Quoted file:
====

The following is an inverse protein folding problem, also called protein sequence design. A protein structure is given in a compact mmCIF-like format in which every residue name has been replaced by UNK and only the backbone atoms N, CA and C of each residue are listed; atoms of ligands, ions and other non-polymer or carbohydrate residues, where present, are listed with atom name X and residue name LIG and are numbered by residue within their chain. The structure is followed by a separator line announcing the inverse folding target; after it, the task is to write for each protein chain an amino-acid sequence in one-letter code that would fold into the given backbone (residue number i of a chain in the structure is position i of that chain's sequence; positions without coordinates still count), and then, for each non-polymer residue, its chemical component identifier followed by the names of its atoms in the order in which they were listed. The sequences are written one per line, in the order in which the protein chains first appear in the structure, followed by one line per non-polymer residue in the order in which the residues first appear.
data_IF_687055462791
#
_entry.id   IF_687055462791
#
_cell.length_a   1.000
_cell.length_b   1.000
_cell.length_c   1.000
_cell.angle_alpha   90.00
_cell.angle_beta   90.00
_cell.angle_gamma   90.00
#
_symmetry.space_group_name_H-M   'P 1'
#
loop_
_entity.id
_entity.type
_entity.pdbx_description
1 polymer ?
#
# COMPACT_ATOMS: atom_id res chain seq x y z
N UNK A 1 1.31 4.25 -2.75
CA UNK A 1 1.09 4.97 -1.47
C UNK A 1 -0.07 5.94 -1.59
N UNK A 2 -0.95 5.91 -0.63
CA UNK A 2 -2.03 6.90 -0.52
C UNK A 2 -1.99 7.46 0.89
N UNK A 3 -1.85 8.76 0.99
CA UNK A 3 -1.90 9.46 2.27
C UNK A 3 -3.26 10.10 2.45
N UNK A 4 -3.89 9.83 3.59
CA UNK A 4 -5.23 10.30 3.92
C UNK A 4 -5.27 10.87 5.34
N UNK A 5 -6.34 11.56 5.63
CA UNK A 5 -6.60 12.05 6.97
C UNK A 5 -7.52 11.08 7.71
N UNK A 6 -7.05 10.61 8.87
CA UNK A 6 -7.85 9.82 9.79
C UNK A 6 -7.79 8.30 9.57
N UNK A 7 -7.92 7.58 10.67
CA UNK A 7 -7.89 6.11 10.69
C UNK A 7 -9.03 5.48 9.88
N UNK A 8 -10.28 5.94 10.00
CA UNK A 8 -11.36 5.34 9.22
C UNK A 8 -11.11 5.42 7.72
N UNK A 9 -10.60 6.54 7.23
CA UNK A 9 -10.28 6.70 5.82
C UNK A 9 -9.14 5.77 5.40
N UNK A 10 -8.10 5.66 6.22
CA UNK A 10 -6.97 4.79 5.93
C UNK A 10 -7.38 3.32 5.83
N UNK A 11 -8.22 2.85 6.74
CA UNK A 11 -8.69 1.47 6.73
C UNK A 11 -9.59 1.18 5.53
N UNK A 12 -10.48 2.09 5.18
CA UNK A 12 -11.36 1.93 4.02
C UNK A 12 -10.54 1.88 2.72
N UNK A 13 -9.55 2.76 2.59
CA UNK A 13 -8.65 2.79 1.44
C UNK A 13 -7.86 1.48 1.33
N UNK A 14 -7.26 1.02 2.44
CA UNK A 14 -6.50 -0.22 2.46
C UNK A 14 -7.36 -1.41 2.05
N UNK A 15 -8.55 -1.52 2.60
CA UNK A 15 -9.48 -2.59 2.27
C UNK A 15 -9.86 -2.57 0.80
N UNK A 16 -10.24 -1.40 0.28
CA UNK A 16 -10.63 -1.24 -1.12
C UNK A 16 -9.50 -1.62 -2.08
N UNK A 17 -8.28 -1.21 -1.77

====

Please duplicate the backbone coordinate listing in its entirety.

The following is an inverse protein folding problem, also called protein sequence design. A protein structure is given in a compact mmCIF-like format in which every residue name has been replaced by UNK and only the backbone atoms N, CA and C of each residue are listed; atoms of ligands, ions and other non-polymer or carbohydrate residues, where present, are listed with atom name X and residue name LIG and are numbered by residue within their chain. The structure is followed by a separator line announcing the inverse folding target; after it, the task is to write for each protein chain an amino-acid sequence in one-letter code that would fold into the given backbone (residue number i of a chain in the structure is position i of that chain's sequence; positions without coordinates still count), and then, for each non-polymer residue, its chemical component identifier followed by the names of its atoms in the order in which they were listed. The sequences are written one per line, in the order in which the protein chains first appear in the structure, followed by one line per non-polymer residue in the order in which the residues first appear.
data_IF_687055462791
#
_entry.id   IF_687055462791
#
_cell.length_a   1.000
_cell.length_b   1.000
_cell.length_c   1.000
_cell.angle_alpha   90.00
_cell.angle_beta   90.00
_cell.angle_gamma   90.00
#
_symmetry.space_group_name_H-M   'P 1'
#
loop_
_entity.id
_entity.type
_entity.pdbx_description
1 polymer ?
#
# COMPACT_ATOMS: atom_id res chain seq x y z
N UNK A 1 1.31 4.25 -2.75
CA UNK A 1 1.09 4.97 -1.47
C UNK A 1 -0.07 5.94 -1.59
N UNK A 2 -0.95 5.91 -0.63
CA UNK A 2 -2.03 6.90 -0.52
C UNK A 2 -1.99 7.46 0.89
N UNK A 3 -1.85 8.76 0.99
CA UNK A 3 -1.90 9.46 2.27
C UNK A 3 -3.26 10.10 2.45
N UNK A 4 -3.89 9.83 3.59
CA UNK A 4 -5.23 10.30 3.92
C UNK A 4 -5.27 10.87 5.34
N UNK A 5 -6.34 11.56 5.63
CA UNK A 5 -6.60 12.05 6.97
C UNK A 5 -7.52 11.08 7.71
N UNK A 6 -7.05 10.61 8.87
CA UNK A 6 -7.85 9.82 9.79
C UNK A 6 -7.79 8.30 9.57
N UNK A 7 -7.92 7.58 10.67
CA UNK A 7 -7.89 6.11 10.69
C UNK A 7 -9.03 5.48 9.88
N UNK A 8 -10.28 5.94 10.00
CA UNK A 8 -11.36 5.34 9.22
C UNK A 8 -11.11 5.42 7.72
N UNK A 9 -10.60 6.54 7.23
CA UNK A 9 -10.28 6.70 5.82
C UNK A 9 -9.14 5.77 5.40
N UNK A 10 -8.10 5.66 6.22
CA UNK A 10 -6.97 4.79 5.93
C UNK A 10 -7.38 3.32 5.83
N UNK A 11 -8.22 2.85 6.74
CA UNK A 11 -8.69 1.47 6.73
C UNK A 11 -9.59 1.18 5.53
N UNK A 12 -10.48 2.09 5.18
CA UNK A 12 -11.36 1.93 4.02
C UNK A 12 -10.54 1.88 2.72
N UNK A 13 -9.55 2.76 2.59
CA UNK A 13 -8.65 2.79 1.44
C UNK A 13 -7.86 1.48 1.33
N UNK A 14 -7.26 1.02 2.44
CA UNK A 14 -6.50 -0.22 2.46
C UNK A 14 -7.36 -1.41 2.05
N UNK A 15 -8.55 -1.52 2.60
CA UNK A 15 -9.48 -2.59 2.27
C UNK A 15 -9.86 -2.57 0.80
N UNK A 16 -10.24 -1.40 0.28
CA UNK A 16 -10.63 -1.24 -1.12
C UNK A 16 -9.50 -1.62 -2.08
N UNK A 17 -8.28 -1.21 -1.77